Photo-matching tech will allow users to easily report intimate images, posted without consent.

Facebook is acting in a new bid to limit the amount of ‘revenge porn’ being shared and reposted across its contingent of social media platforms, in a move praised by campaigners and advocacy groups. The new measures will be rolled out across Facebook, Facebook Messenger, and Instagram, but not WhatsApp. Facebook will also be relying on users flagging inappropriate content via its ‘Report’ tool rather seeking to identify ‘porn’ images itself.

Facebook Releases New Tools To Tackle Revenge Porn

‘Revenge porn’ images will be removed and the account that posted it blocked, pending a potential appeal.

The new set of tools will allow users to easily report any intimate photos posted without consent that they see on the social network. The flagged pictures will then be assessed by “specially trained representatives” within Facebook who will “review the image and remove it if it violates community standards,” on Facebook.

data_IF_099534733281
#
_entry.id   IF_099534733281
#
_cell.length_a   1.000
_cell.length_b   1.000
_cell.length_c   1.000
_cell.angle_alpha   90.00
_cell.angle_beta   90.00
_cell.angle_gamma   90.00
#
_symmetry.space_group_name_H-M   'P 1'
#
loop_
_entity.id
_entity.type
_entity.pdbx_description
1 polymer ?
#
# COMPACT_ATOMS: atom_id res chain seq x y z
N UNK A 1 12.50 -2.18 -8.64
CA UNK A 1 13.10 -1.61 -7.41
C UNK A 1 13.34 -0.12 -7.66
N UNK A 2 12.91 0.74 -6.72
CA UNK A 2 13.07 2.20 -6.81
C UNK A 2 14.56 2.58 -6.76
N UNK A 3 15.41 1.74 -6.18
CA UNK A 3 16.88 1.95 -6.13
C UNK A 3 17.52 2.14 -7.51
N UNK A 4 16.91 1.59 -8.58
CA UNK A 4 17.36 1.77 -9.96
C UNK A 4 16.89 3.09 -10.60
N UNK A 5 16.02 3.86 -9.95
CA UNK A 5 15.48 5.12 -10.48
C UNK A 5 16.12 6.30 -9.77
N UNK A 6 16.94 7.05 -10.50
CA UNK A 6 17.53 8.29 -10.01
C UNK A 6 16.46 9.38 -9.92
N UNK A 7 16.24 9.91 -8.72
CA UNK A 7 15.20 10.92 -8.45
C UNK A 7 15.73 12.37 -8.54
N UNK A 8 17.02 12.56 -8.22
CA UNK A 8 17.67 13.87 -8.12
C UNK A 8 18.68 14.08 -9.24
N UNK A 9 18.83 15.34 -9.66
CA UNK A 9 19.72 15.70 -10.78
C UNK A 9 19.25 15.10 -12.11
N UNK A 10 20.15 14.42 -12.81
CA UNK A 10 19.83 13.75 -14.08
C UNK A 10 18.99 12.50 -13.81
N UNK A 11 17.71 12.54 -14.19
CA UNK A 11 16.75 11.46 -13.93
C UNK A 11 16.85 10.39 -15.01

Speaking to the BBC, Facebook’s head of safety said: “This is a first step and we will be looking to build on the technology to see if we can prevent the initial share of the content… These tools, developed in partnership with safety experts, are one example of the potential technology has to help keep people safe. Facebook is in a unique position to prevent harm, one of our five areas of focus as we help build a global community.”

If reported images are then judged to be revenge porn, the images will be removed and the account that posted it blocked, pending a potential appeal.

Facebook will be relying on the same type of photo-recognition software it currently uses to prevent child abuse imagery being shared. The software works by recognising previously banned images, and automatically blocking them instantly.

However, the social media giant can do little to stop the original ‘revenge’ images being posted the first-time round. Picture recognition software relies on being able to match images to those stored on databases before blocking them. Crucially as well, a dubious image must be flagged by users before action can be taken.